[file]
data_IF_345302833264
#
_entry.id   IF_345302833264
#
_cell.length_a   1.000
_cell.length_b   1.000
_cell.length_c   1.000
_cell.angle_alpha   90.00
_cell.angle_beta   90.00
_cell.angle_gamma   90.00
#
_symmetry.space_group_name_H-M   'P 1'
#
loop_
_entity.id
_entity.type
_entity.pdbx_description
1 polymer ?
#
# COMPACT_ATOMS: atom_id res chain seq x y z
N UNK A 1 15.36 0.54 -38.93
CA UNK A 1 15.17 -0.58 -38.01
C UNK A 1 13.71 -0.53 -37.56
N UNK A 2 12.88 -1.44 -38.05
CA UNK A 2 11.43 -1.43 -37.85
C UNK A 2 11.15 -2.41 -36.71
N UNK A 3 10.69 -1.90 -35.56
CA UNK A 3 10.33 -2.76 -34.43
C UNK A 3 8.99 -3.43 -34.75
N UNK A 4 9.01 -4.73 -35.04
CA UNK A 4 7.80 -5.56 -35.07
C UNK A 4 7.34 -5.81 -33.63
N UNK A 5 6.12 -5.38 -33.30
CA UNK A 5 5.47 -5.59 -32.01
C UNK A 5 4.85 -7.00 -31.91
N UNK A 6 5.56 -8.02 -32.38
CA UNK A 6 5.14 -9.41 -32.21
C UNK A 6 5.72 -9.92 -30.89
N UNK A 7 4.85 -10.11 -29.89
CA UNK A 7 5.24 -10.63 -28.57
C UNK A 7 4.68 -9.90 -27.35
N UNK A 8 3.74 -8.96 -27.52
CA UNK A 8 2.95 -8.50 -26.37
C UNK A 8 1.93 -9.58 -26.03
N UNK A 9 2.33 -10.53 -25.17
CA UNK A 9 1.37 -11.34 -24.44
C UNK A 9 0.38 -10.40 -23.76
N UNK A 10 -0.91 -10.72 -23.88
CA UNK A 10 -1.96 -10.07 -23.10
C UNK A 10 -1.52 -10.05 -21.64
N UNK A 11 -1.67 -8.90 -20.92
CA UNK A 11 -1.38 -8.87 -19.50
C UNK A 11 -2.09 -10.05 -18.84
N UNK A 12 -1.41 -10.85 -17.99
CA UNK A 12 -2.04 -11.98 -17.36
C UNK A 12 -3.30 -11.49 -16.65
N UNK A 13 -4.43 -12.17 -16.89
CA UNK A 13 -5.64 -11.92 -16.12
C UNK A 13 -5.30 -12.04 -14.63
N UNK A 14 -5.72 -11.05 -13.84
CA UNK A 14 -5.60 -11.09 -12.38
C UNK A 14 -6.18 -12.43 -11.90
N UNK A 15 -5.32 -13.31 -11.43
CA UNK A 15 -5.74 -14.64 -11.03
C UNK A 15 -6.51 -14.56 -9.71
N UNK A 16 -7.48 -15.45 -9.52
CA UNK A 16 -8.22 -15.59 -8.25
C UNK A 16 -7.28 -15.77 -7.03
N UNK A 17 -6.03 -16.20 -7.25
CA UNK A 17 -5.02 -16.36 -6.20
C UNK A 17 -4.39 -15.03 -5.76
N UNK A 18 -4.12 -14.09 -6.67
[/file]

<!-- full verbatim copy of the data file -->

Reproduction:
data_IF_345302833264
#
_entry.id   IF_345302833264
#
_cell.length_a   1.000
_cell.length_b   1.000
_cell.length_c   1.000
_cell.angle_alpha   90.00
_cell.angle_beta   90.00
_cell.angle_gamma   90.00
#
_symmetry.space_group_name_H-M   'P 1'
#
loop_
_entity.id
_entity.type
_entity.pdbx_description
1 polymer ?
#
# COMPACT_ATOMS: atom_id res chain seq x y z
N UNK A 1 15.36 0.54 -38.93
CA UNK A 1 15.17 -0.58 -38.01
C UNK A 1 13.71 -0.53 -37.56
N UNK A 2 12.88 -1.44 -38.05
CA UNK A 2 11.43 -1.43 -37.85
C UNK A 2 11.15 -2.41 -36.71
N UNK A 3 10.69 -1.90 -35.56
CA UNK A 3 10.33 -2.76 -34.43
C UNK A 3 8.99 -3.43 -34.75
N UNK A 4 9.01 -4.73 -35.04
CA UNK A 4 7.80 -5.56 -35.07
C UNK A 4 7.34 -5.81 -33.63
N UNK A 5 6.12 -5.38 -33.30
CA UNK A 5 5.47 -5.59 -32.01
C UNK A 5 4.85 -7.00 -31.91
N UNK A 6 5.56 -8.02 -32.38
CA UNK A 6 5.14 -9.41 -32.21
C UNK A 6 5.72 -9.92 -30.89
N UNK A 7 4.85 -10.11 -29.89
CA UNK A 7 5.24 -10.63 -28.57
C UNK A 7 4.68 -9.90 -27.35
N UNK A 8 3.74 -8.96 -27.52
CA UNK A 8 2.95 -8.50 -26.37
C UNK A 8 1.93 -9.58 -26.03
N UNK A 9 2.33 -10.53 -25.17
CA UNK A 9 1.37 -11.34 -24.44
C UNK A 9 0.38 -10.40 -23.76
N UNK A 10 -0.91 -10.72 -23.88
CA UNK A 10 -1.96 -10.07 -23.10
C UNK A 10 -1.52 -10.05 -21.64
N UNK A 11 -1.67 -8.90 -20.92
CA UNK A 11 -1.38 -8.87 -19.50
C UNK A 11 -2.09 -10.05 -18.84
N UNK A 12 -1.41 -10.85 -17.99
CA UNK A 12 -2.04 -11.98 -17.36
C UNK A 12 -3.30 -11.49 -16.65
N UNK A 13 -4.43 -12.17 -16.89
CA UNK A 13 -5.64 -11.92 -16.12
C UNK A 13 -5.30 -12.04 -14.63
N UNK A 14 -5.72 -11.05 -13.84
CA UNK A 14 -5.60 -11.09 -12.38
C UNK A 14 -6.18 -12.43 -11.90
N UNK A 15 -5.32 -13.31 -11.43
CA UNK A 15 -5.74 -14.64 -11.03
C UNK A 15 -6.51 -14.56 -9.71
N UNK A 16 -7.48 -15.45 -9.52
CA UNK A 16 -8.22 -15.59 -8.25
C UNK A 16 -7.28 -15.77 -7.03
N UNK A 17 -6.03 -16.20 -7.25
CA UNK A 17 -5.02 -16.36 -6.20
C UNK A 17 -4.39 -15.03 -5.76
N UNK A 18 -4.12 -14.09 -6.67